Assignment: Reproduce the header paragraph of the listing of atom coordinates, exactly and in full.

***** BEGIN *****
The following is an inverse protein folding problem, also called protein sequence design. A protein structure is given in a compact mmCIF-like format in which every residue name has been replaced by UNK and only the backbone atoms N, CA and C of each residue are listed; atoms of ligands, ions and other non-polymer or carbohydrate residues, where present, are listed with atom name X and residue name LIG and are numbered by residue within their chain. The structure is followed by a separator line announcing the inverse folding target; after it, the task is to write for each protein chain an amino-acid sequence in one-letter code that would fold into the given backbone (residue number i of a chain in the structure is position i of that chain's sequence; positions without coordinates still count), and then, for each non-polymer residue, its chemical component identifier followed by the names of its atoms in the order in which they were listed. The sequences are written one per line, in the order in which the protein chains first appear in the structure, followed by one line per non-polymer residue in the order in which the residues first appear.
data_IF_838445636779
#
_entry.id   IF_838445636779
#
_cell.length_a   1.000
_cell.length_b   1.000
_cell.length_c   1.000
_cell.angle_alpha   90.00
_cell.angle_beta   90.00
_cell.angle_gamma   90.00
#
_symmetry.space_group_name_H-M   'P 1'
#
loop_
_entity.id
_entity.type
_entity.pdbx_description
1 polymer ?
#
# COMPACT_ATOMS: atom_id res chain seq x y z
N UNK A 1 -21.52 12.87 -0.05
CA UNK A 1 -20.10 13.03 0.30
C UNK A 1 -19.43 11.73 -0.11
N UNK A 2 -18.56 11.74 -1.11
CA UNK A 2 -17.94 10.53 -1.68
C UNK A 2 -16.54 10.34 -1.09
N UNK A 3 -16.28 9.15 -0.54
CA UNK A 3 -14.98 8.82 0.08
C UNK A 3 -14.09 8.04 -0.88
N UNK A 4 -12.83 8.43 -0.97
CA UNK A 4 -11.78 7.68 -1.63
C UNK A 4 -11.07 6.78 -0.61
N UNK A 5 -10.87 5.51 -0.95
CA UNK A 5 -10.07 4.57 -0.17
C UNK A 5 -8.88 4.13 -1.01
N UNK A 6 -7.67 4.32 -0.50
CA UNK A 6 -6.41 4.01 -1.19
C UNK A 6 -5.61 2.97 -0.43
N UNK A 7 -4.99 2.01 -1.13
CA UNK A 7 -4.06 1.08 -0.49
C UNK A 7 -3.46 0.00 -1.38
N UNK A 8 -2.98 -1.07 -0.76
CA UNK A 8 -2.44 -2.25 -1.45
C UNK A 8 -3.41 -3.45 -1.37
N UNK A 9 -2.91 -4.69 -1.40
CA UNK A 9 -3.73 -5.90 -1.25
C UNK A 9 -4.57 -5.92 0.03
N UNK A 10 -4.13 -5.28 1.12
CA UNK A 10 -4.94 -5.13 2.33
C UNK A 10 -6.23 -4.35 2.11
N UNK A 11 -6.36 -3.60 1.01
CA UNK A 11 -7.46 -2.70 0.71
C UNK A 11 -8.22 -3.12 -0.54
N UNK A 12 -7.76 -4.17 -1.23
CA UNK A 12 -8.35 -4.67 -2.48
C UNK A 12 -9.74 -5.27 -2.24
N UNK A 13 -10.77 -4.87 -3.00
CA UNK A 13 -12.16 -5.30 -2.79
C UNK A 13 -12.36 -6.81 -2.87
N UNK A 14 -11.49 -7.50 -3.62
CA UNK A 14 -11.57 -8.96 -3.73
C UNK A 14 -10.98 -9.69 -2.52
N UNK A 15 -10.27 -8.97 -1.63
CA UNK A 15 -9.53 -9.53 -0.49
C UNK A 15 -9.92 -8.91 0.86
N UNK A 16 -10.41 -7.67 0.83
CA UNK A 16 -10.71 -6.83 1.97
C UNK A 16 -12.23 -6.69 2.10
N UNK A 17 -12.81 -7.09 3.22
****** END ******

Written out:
The following is an inverse protein folding problem, also called protein sequence design. A protein structure is given in a compact mmCIF-like format in which every residue name has been replaced by UNK and only the backbone atoms N, CA and C of each residue are listed; atoms of ligands, ions and other non-polymer or carbohydrate residues, where present, are listed with atom name X and residue name LIG and are numbered by residue within their chain. The structure is followed by a separator line announcing the inverse folding target; after it, the task is to write for each protein chain an amino-acid sequence in one-letter code that would fold into the given backbone (residue number i of a chain in the structure is position i of that chain's sequence; positions without coordinates still count), and then, for each non-polymer residue, its chemical component identifier followed by the names of its atoms in the order in which they were listed. The sequences are written one per line, in the order in which the protein chains first appear in the structure, followed by one line per non-polymer residue in the order in which the residues first appear.